Jessica:

Seishun Gakuen in Japan never performs our English songs so it’s interesting some people have that perspective. We definitely do feel like we have to fight for legitimacy.

Ally:

No one would refers to JKT48’s “Fortune Cookie in Love” as a cover, and yet when our songs are in English, for some reason they are called covers. It is a source of frustration for us.

We also have our exclusive song “World’s Friend”, specifically made for us by SHUN based on our member’s story together. It’s currently the theme song of a Japanese TV show “Yahho!” that’s airing in Japan.

Jessica:

I think people are mainly used to cover groups, so that’s why they just categorize us under something they’re used to. We’d like to change that perception and create a new culture for groups in North America.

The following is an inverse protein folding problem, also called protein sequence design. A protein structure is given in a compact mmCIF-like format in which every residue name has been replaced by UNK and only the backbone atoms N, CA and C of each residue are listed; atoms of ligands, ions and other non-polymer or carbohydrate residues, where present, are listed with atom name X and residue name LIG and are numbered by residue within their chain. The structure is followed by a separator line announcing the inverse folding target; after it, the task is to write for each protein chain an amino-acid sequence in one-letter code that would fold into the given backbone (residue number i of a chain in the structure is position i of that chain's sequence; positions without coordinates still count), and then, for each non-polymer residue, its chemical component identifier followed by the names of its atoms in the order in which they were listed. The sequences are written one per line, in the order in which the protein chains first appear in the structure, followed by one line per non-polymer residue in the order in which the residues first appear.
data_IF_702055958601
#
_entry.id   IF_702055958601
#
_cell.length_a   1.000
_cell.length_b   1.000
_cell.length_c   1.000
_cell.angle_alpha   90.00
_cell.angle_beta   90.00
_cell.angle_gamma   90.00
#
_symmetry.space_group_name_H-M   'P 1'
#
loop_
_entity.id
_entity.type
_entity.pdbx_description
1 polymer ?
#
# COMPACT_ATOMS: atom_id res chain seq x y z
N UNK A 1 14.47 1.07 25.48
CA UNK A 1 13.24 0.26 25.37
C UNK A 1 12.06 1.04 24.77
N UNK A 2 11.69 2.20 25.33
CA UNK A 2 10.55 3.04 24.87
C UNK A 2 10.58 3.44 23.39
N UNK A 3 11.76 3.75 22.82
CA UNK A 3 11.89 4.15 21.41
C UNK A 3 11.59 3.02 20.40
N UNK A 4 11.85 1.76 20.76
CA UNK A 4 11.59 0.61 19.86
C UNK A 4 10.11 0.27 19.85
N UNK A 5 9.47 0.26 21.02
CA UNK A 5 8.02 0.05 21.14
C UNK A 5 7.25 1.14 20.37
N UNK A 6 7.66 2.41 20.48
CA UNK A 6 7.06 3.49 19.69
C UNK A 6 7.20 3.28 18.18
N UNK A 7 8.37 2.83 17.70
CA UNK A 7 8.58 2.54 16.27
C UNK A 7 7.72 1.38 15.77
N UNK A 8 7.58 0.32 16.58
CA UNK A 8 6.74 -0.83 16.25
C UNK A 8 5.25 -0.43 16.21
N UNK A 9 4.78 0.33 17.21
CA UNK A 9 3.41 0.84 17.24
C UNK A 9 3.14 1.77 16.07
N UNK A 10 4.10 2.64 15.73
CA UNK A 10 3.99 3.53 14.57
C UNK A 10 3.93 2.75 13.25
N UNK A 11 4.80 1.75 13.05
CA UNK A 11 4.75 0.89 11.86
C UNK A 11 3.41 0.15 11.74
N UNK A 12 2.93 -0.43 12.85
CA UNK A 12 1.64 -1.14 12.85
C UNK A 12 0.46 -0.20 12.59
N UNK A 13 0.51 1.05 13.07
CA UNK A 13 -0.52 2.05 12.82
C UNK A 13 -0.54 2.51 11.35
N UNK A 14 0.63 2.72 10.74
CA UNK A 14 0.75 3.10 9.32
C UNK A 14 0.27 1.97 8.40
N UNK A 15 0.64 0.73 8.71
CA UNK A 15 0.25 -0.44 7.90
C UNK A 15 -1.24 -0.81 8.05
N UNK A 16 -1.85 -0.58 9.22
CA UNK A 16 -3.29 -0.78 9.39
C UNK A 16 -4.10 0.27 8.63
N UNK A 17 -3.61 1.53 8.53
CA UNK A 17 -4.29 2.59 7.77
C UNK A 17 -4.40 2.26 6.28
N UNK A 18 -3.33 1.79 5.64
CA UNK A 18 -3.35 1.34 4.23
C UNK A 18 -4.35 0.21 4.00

Sally:

There’s also the question of “what is a cover group?” versus “what is an idol group?”. I don’t think that’s defined enough yet, both here and in Japan.

 

 

 

How does the process of new songs work when you are producing long distance?

 

Sally:

It’s mainly me doing translation and adaption of English lyrics, along together with Ally for support. It’s almost like rewriting the lyrics so sometimes it’s a very stressful process. For “World’s Friend” we worked on the lyrics all together as a group, so I think both English and Japanese versions have their own flavour.

Ally:

Each performance has a specific concept which we try to achieve with our setlist. The setlist is decided by us members but then approved by SHUN, just as it is in Japan. The audio is also all provided to us from Japan.